“No time was given to understand the language and history of the bylaw to see if it should apply and the applicant never came before the board and we never heard from them or their attorneys,” he added. “In the past, projects have come before the board before opinions were rendered and I think that the board hastily crafted a response."
According to research by Spaulding, who voted against sending an advisory letter to the ZBA, “the development at 114 Main is a Mixed Use Development, a defined term in the Lenox Zoning Bylaw, and therefore is not subject to the Residential Inclusionary Development.”
In his view, “the Lenox bylaw does not claim to cover all developments, simply residential developments. It is my belief that these differences matter and that the board is incorrect to get involved with this project without taking the time to properly understand the bylaw and the history.”
At the initial Dec. 18 ZBA public hearing, project attorney William E. Martin of Martin & Oliveira questioned whether the affordable housing bylaw applies to the proposed development, based on how the town has interpreted and enforced the provision. He cited Canyon Ranch's recent condominium development as an example.
But Martin pointed out then that if the ZBA disagrees with his view, he would apply for a waiver from the requirements and explore the issue with the town's attorneys.
The zoning bylaw section on requirements for affordable housing within residential developments was adopted at a 2009 town meeting by the necessary two-thirds majority of voters "who recognize the positive influence of affordable housing in our community," the letter points out.
The bylaw's goal is "to promote the general public welfare, including but not limited to ensuring an economically integrated and diverse community by maintaining and increasing the supply of affordable and accessible housing in the town of Lenox."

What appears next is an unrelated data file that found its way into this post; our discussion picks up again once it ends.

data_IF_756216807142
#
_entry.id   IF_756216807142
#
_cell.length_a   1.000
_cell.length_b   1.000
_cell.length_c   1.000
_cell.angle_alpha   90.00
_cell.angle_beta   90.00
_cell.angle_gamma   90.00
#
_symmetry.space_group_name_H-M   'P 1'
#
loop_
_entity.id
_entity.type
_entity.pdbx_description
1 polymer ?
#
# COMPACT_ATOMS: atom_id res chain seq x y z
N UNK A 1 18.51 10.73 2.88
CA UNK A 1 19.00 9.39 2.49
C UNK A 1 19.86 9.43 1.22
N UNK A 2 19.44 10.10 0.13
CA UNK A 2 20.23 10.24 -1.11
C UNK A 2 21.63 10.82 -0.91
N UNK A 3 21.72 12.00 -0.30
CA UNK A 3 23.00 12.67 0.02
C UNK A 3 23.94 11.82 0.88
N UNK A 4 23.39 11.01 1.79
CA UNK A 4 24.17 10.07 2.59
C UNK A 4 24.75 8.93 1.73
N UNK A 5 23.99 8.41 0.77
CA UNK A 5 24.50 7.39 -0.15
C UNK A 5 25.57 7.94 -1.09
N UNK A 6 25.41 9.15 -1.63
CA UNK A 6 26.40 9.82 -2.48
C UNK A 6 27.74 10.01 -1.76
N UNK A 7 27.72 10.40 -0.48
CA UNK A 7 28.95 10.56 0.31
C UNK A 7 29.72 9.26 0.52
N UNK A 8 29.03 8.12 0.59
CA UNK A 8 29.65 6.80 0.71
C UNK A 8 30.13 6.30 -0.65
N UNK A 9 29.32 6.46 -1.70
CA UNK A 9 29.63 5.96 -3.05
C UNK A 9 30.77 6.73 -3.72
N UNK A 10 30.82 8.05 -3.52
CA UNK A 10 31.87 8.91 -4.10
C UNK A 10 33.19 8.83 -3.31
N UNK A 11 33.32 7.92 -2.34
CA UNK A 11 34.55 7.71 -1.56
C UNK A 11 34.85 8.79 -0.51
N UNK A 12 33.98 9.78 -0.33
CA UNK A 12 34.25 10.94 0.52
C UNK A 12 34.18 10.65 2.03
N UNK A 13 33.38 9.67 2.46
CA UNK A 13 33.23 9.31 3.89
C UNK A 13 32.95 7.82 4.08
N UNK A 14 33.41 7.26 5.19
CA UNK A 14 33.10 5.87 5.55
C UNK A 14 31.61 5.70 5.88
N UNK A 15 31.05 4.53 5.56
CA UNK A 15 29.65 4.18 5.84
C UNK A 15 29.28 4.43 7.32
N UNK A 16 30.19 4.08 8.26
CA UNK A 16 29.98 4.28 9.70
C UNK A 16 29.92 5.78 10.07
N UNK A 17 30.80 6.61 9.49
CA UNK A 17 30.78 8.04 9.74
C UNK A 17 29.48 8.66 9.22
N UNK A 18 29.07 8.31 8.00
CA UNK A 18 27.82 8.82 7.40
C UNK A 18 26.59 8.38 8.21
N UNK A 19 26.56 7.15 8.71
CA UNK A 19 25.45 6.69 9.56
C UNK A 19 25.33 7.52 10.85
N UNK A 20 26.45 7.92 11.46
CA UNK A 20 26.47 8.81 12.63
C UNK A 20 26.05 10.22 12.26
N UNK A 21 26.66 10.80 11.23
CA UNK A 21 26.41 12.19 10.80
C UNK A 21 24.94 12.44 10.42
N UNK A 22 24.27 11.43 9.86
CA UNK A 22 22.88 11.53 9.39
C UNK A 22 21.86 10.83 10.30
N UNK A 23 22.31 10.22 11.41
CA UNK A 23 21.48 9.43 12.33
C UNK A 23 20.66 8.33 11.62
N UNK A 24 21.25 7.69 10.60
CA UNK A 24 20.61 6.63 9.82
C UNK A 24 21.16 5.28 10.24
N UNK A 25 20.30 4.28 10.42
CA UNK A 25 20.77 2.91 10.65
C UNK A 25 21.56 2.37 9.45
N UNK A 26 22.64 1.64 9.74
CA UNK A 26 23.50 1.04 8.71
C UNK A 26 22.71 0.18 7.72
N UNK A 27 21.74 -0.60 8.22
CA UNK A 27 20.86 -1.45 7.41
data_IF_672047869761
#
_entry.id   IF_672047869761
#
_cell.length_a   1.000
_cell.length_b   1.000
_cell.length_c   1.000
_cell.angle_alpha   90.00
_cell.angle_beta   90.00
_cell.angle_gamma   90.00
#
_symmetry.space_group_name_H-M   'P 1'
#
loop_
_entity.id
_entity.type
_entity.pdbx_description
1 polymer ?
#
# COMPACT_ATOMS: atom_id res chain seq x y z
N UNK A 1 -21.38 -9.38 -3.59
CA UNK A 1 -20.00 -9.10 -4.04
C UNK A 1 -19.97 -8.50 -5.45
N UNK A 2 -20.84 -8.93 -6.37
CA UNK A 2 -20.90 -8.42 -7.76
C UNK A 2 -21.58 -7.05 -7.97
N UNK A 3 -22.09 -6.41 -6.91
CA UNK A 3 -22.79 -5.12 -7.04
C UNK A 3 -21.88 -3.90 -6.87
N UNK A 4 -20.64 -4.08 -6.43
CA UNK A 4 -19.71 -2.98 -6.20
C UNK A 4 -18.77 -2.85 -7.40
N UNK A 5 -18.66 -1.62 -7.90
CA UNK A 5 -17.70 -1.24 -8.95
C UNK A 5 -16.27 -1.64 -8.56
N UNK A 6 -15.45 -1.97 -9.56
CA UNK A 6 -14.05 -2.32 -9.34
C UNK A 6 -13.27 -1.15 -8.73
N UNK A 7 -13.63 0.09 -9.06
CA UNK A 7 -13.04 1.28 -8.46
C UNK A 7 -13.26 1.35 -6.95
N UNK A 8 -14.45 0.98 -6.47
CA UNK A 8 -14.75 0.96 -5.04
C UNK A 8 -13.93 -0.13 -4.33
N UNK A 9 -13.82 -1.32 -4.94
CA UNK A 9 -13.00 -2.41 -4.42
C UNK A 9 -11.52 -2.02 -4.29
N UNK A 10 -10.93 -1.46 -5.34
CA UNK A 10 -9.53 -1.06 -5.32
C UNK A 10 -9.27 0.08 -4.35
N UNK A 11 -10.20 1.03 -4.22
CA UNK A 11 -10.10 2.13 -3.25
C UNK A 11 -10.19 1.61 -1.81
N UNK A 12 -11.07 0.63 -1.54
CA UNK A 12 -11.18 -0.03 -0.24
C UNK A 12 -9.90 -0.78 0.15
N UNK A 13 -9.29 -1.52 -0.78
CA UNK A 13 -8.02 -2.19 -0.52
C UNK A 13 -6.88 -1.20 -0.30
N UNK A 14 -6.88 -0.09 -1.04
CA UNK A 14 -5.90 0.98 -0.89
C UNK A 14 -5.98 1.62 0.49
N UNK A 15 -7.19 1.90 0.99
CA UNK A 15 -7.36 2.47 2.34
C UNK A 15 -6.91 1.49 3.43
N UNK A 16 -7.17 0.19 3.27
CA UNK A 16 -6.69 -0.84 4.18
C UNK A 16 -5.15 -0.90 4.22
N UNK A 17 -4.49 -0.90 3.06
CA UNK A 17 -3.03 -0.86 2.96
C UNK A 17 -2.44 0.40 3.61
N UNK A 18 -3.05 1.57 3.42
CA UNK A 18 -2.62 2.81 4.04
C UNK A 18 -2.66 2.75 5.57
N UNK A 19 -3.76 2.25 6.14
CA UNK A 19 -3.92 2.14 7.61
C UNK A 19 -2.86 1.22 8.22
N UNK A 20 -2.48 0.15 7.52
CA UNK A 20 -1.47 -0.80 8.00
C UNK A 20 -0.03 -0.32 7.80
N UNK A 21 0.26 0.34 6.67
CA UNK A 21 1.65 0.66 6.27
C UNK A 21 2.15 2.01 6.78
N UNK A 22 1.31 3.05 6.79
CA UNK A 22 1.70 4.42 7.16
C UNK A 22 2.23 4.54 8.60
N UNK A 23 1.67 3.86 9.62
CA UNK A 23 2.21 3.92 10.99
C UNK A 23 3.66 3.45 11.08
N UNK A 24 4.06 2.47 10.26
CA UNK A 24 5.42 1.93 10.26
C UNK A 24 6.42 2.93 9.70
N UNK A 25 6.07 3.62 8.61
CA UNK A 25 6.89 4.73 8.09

According to the town's five year Housing Production Plan (2017-21) approved by the Planning Board and the Select Board, about 47 percent of Lenox households have low or moderate incomes, defined as a maximum of $51,200 per year for a two-person household.
"For Lenox, affordable housing is not only a matter of basic social fairness," the Planning Board document states. "It is also an economic development imperative. Lenox does not have housing that employees of the Town and many local businesses can afford to buy or rent."
"Lenox needs a larger inventory of homeownership housing that is affordable for moderate-income and middle-income families," the letter asserts. "There is not enough housing to encourage families from other towns whose children attend the Lenox Public Schools to move to Lenox and become part of the community."
The town aims to increase low- to moderate-income housing in detached single-family homes, multifamily units, townhouses, congregate dwellings and assisted living while also increasing the supply of affordable rental housing and affordable homeownership units.
Other goals of the plan include:
- Increase the variety of mixed-income housing options in or near commercial areas and villages in order to support the local economy and promote smart growth.
- Provide affordable housing choices throughout the town.
- Create and preserve at least 10 percent of Lenox's year-round housing units as affordable housing in order to provide the town's share of regional housing needs.
- By the end of this five-year plan, create at least 60 new low- or moderate-income housing units that will count on the state's Subsidized Housing Inventory.
Clarence Fanto can be reached at firstname.lastname@example.org, on Twitter @BE_cfanto or at 413-637-2551.